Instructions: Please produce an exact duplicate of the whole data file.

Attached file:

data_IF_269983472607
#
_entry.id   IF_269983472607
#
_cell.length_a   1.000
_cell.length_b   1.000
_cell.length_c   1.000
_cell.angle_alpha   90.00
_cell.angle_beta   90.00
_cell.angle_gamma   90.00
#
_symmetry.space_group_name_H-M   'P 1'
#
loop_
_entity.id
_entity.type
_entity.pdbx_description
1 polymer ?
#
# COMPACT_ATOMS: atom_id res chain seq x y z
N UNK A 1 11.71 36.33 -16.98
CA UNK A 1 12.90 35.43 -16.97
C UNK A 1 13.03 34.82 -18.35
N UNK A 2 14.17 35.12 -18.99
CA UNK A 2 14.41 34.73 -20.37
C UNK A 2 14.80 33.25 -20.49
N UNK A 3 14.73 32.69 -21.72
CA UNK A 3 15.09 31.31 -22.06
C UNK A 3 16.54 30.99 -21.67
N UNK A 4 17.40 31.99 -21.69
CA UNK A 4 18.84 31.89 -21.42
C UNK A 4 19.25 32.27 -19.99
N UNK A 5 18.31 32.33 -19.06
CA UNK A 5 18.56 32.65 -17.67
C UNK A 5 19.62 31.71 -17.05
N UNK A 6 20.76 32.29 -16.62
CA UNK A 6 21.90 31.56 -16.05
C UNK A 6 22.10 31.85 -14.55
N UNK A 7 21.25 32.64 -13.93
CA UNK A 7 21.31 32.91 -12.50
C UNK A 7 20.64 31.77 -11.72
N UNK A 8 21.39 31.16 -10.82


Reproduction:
data_IF_269983472607
#
_entry.id   IF_269983472607
#
_cell.length_a   1.000
_cell.length_b   1.000
_cell.length_c   1.000
_cell.angle_alpha   90.00
_cell.angle_beta   90.00
_cell.angle_gamma   90.00
#
_symmetry.space_group_name_H-M   'P 1'
#
loop_
_entity.id
_entity.type
_entity.pdbx_description
1 polymer ?
#
# COMPACT_ATOMS: atom_id res chain seq x y z
N UNK A 1 11.71 36.33 -16.98
CA UNK A 1 12.90 35.43 -16.97
C UNK A 1 13.03 34.82 -18.35
N UNK A 2 14.17 35.12 -18.99
CA UNK A 2 14.41 34.73 -20.37
C UNK A 2 14.80 33.25 -20.49
N UNK A 3 14.73 32.69 -21.72
CA UNK A 3 15.09 31.31 -22.06
C UNK A 3 16.54 30.99 -21.67
N UNK A 4 17.40 31.99 -21.69
CA UNK A 4 18.84 31.89 -21.42
C UNK A 4 19.25 32.27 -19.99
N UNK A 5 18.31 32.33 -19.06
CA UNK A 5 18.56 32.65 -17.67
C UNK A 5 19.62 31.71 -17.05
N UNK A 6 20.76 32.29 -16.62
CA UNK A 6 21.90 31.56 -16.05
C UNK A 6 22.10 31.85 -14.55
N UNK A 7 21.25 32.64 -13.93
CA UNK A 7 21.31 32.91 -12.50
C UNK A 7 20.64 31.77 -11.72
N UNK A 8 21.39 31.16 -10.82